What this means is that all existing contracts with processors (e.g., cloud providers, SaaS vendors, or payroll service providers) and customers need to spell out responsibilities. The revised contracts also need to define consistent processes for how data is managed and protected, and how breaches are reported.
“The largest exercise is on the procurement side of the house—your third-party vendors, your sourcing relationships that are processing data on your behalf,” says Mathew Lewis, global head of banking and regulatory practice at legal service provider Axiom. “There’s a whole grouping of vendors that have access to this personal data and GDPR lays out very clearly that you need to ensure that all of those third parties are adhering to GDPR and processing the data accordingly.”
Client contracts also need to reflect the regulatory changes, says Lewis. “Client contracts take a number of different forms, whether they are online click-throughs or formal agreements where you make commitments to how you view, access, and process data.”
Before those contracts can be revised, business leaders, IT, and security teams need to understand how the data is stored and processed and agree on a compliant process for reporting. “A pretty sizable exercise is required by the technology groups, the CISO, and data governance team to understand what data fits within the firm, where it’s being stored or processed, and where it’s being exported outside the company. Once you understand those data flows and the impact on the business, you can start to identify the vendors you need to be most focused on both from an information security perspective, how you manage those relationships going forward, and how you memorialize that in the contract itself,” says Lewis.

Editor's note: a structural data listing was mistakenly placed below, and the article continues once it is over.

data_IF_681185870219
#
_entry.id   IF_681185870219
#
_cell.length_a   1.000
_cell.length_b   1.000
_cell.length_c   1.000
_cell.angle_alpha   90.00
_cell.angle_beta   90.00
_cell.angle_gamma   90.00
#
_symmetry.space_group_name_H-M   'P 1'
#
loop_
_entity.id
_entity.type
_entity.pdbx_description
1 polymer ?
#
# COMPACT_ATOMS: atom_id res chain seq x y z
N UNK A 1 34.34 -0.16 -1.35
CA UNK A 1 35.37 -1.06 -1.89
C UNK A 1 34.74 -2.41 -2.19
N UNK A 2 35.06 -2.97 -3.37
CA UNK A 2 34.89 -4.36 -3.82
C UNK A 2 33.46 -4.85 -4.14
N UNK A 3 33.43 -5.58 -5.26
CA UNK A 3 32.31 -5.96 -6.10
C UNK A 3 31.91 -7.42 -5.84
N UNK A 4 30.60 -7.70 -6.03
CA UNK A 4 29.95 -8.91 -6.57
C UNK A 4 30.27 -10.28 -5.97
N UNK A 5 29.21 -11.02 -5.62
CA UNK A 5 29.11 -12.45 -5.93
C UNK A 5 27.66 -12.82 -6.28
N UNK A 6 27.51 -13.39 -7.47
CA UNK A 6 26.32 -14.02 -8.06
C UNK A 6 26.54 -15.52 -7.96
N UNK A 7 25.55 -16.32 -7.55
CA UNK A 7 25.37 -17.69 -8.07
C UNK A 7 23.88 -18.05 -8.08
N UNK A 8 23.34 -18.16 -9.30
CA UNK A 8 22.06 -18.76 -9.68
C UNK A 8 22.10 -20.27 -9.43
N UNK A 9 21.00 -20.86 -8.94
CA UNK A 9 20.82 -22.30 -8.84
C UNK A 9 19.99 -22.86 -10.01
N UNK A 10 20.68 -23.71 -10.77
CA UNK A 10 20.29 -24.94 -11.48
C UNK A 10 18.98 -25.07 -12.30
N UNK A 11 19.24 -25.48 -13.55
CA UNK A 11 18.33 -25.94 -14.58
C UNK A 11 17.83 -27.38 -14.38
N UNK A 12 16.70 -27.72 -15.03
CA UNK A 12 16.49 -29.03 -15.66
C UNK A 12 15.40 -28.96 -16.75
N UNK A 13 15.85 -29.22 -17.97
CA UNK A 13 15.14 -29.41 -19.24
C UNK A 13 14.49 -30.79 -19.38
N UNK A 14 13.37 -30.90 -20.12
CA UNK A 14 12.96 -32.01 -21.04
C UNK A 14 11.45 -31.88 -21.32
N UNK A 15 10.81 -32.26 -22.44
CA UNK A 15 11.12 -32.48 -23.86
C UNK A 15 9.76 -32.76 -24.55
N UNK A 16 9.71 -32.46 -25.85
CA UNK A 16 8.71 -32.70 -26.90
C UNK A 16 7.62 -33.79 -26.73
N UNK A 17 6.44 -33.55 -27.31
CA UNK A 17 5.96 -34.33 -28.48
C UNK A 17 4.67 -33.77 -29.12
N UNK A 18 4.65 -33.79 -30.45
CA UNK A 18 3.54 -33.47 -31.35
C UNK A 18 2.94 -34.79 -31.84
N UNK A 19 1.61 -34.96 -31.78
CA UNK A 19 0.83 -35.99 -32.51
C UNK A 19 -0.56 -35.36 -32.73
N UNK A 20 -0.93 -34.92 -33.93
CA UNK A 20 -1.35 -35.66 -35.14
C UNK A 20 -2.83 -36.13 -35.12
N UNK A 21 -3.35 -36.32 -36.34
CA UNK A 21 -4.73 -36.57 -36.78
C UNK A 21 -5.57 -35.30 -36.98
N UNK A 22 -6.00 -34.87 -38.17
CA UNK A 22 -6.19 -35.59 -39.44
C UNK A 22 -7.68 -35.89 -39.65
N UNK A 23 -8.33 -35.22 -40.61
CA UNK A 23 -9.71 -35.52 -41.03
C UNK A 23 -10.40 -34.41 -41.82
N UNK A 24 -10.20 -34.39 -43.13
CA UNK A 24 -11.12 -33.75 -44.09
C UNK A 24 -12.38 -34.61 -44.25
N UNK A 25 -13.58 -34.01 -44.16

The GDPR might also change the mindset of business and security teams toward data. Most companies see their data and the processes they use to mine it as an asset, but that perception will change, says Lewis. “Given GDPR’s explicit consent and firms needing to be much more granular in their understanding of data and data flows, there’s a whole set of liabilities that now exist with the accumulation of data,” says Lewis. “That’s quite a different frame of mind both for legal and compliance, but maybe more important for the way the business thinks about the accumulation and usage of that data and for information security groups and how they think about managing that data.”
“Data is leaving the firm in all kinds of ways,” says Lewis. “While the CISO and the technology groups need to be able to track all of that, you also need to put protection in place.” Those protections need to be spelled out in the contract so the outside firms understand what they can and cannot do with the data.